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Michigan is fine with Jim Harbaugh, but that's not good enough now

Michigan suffered another loss in a big game, but the long-term forecast is favorable for Jim Harbaugh and the Wolverines.

STATE COLLEGE, Pa. — Michigan is fine.

That seems impossible to believe at a time like this, but we're serious. Not in the short term, of course. The short-term outlook comes with several easily-accessible assessments found on a social media platform near you, and that's all going to be directed at third-year coach Jim Harbaugh, who has made himself a little too accessible on those same platforms.

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No. 2 Penn State eliminated almost all hope of No. 19 Michigan winning the Big Ten East championship or earning a College Football Playoff berth with a 42-13 blowout at Beaver Stadium on Saturday.

"White Out." Wipeout. Blowout. The truth is out. This game eliminates the illusion that what's happening in Ann Arbor is good enough for Michigan right now. At least Harbaugh knows that.

"Nobody can help us but us," Harbaugh said after his team's loss. "We put our best people on it. Our players and coaches."

Twitter is roasting Harbaugh in more creative ways to say Michigan's 5-2 record isn't good enough and that the Wolverines can't win the big games. It's simple. Michigan looks like an 8-4 team that's probably going to go 8-4 after being projected to go 8-4 in the preseason.

Yet 8-4 is not good enough at Michigan. The Wolverines are flawed and won't win the Big Ten. The offense sees too many third-and-longs that lead to too many three-and-outs. Penn State made the big plays, and Michigan didn't. That was easy to see.

"I thought they were really executing well and we had our difficulties scoring and moving the ball and getting enough stops," Harbaugh said.

That's fine for the rest of the season, and this team could use some time out of the spotlight to build something better for 2018. Maybe that means turning to Brandon Peters at quarterback at some point to see what he can do — all the while grooming Dylan McCaffrey in the future. Michigan's quarterback plan over the last three seasons has relied on two transfers in Jake Rudock and John O'Korn and a game manager in Wilton Speight. The Wolverines need to have a better quarterback plan for the future, but that's not the only issue.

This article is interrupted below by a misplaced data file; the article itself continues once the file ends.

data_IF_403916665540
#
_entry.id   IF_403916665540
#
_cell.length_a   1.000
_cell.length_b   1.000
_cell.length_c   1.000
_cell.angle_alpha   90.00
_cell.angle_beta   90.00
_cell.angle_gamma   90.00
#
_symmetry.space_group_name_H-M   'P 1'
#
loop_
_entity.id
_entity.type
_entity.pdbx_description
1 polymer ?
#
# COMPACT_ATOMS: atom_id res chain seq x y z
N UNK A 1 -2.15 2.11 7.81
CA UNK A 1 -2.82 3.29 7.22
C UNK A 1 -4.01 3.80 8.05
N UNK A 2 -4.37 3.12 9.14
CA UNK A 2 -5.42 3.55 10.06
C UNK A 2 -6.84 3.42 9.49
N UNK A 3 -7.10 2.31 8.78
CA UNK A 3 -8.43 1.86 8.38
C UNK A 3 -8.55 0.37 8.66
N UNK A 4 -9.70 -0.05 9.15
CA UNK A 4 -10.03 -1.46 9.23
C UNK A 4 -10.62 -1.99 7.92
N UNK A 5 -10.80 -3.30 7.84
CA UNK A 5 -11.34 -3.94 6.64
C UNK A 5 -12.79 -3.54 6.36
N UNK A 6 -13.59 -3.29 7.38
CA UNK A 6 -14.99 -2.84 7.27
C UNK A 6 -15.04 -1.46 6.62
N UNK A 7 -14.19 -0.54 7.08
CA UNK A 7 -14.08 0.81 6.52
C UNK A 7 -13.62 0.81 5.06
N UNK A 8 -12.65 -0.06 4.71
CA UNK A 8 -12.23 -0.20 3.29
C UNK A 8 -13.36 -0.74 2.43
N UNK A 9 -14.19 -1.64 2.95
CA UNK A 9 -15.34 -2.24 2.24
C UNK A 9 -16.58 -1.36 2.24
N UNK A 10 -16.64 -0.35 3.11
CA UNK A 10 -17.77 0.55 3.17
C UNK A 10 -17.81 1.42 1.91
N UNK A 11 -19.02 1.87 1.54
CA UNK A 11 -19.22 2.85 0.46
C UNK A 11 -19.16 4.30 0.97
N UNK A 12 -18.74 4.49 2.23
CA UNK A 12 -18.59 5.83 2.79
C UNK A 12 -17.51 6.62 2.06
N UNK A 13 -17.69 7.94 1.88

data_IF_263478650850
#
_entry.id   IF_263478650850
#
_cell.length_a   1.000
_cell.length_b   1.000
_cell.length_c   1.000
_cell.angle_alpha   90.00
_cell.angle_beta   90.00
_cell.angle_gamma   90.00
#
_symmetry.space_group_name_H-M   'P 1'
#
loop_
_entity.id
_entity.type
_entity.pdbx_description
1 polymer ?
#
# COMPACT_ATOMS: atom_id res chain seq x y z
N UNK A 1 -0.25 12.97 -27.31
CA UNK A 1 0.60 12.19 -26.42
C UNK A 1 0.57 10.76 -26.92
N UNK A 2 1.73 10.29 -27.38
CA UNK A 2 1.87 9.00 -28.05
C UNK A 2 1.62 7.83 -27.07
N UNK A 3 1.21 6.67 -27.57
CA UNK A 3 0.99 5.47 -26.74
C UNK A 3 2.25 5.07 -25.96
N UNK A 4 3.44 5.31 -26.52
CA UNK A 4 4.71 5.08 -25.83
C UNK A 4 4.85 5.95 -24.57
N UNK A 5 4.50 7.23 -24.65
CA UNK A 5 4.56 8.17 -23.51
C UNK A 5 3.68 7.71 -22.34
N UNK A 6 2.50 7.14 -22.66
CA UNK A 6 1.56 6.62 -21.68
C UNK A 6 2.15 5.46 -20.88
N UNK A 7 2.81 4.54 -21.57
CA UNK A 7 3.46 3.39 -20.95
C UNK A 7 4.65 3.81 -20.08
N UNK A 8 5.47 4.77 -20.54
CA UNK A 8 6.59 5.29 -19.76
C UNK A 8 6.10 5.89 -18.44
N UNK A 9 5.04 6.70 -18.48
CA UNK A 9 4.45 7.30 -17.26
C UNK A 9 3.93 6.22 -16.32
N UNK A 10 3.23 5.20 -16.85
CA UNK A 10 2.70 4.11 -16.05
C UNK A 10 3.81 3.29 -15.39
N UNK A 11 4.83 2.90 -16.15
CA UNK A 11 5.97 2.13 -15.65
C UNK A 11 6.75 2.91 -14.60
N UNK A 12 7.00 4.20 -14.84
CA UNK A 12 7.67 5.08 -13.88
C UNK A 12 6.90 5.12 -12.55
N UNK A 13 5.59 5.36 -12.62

The offensive line needs work. The running game needs to be better. Young receivers need to grow into their roles.

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Michigan can't always lean on the defense, which it found out about the time Penn State threw a 14-0 punch with two Saquon Barkley touchdowns five minutes into the game. The Nittany Lions have difference-makers all over the field on offense. College football is a high-tempo, up-speed game, which Penn State proved by taking back any Michigan momentum with a less-than-a-minute touchdown drive before the half.

Despite all that, Michigan is fine. Seriously.

This isn't comparable to the last days of the Brady Hoke or Rich Rodriguez eras. It's not the same as what's going on at Tennessee with Butch Jones, or any other false equivalency Harbaugh critics are forming and will cite all the way into the 2018 season.

If it were, a full-scale Michigan meltdown would have happened in the first half. That didn't happen until the fourth quarter when it was clear the Wolverines wouldn't be able to keep up with Nittany Lions. It would felt like the end.

This doesn't feel like that at all. This feels like Michigan needs more time, and Harbaugh still has a few years before full-fledged panic sets in. You won't hear from the Wolverines again this season unless it loses before the season-ending stretch against Wisconsin and Ohio State. It's on pace for that 8-4 season. This is a time to improve and build something better for the next big game. Otherwise 8-4 will keep happening.

Penn State and Ohio State will play the biggest game in the Big Ten East next week, and Michigan State will get a swing at both. That's going to determine who goes to Indianapolis. That's going to sting for this the rest of this season, too.

"We're going to regroup, refit, retool," Harbaugh said. "More opportunities ahead for us."

MORE: What we learned in Penn State win

That long-term outlook under Harbaugh won't change, but Michigan is fine for now. We'll keep saying that. Harbaugh is building through top-10 recruiting classes, and this team can compete against the other Big Ten East powerhouses.

The Wolverines proved that the last two years with back-to-back 10-win seasons. Now, they have to beat those schools. Harbaugh's 3-5 against the Buckeyes, the Spartans and the Nittany Lions. Saturday's loss was his first to the Nittany Lions, but he has to start beating other schools or this endless cycle will continue, and the critics will get louder. Ask Lloyd Carr how that feels.

It's Harbaugh job to solve that.

"We solve it with our team," Harbaugh said. "Nobody can help us but us. We put on our best people on it. Our players and our coaches."

Harbaugh was then asked if it can be fixed this season. He left with one word.

"Yes."

He believes Michigan is fine, too. There isn't much left to say at that point — at least what hasn't already been said on social media.

We'll believe Michigan's something more when it proves it on the field.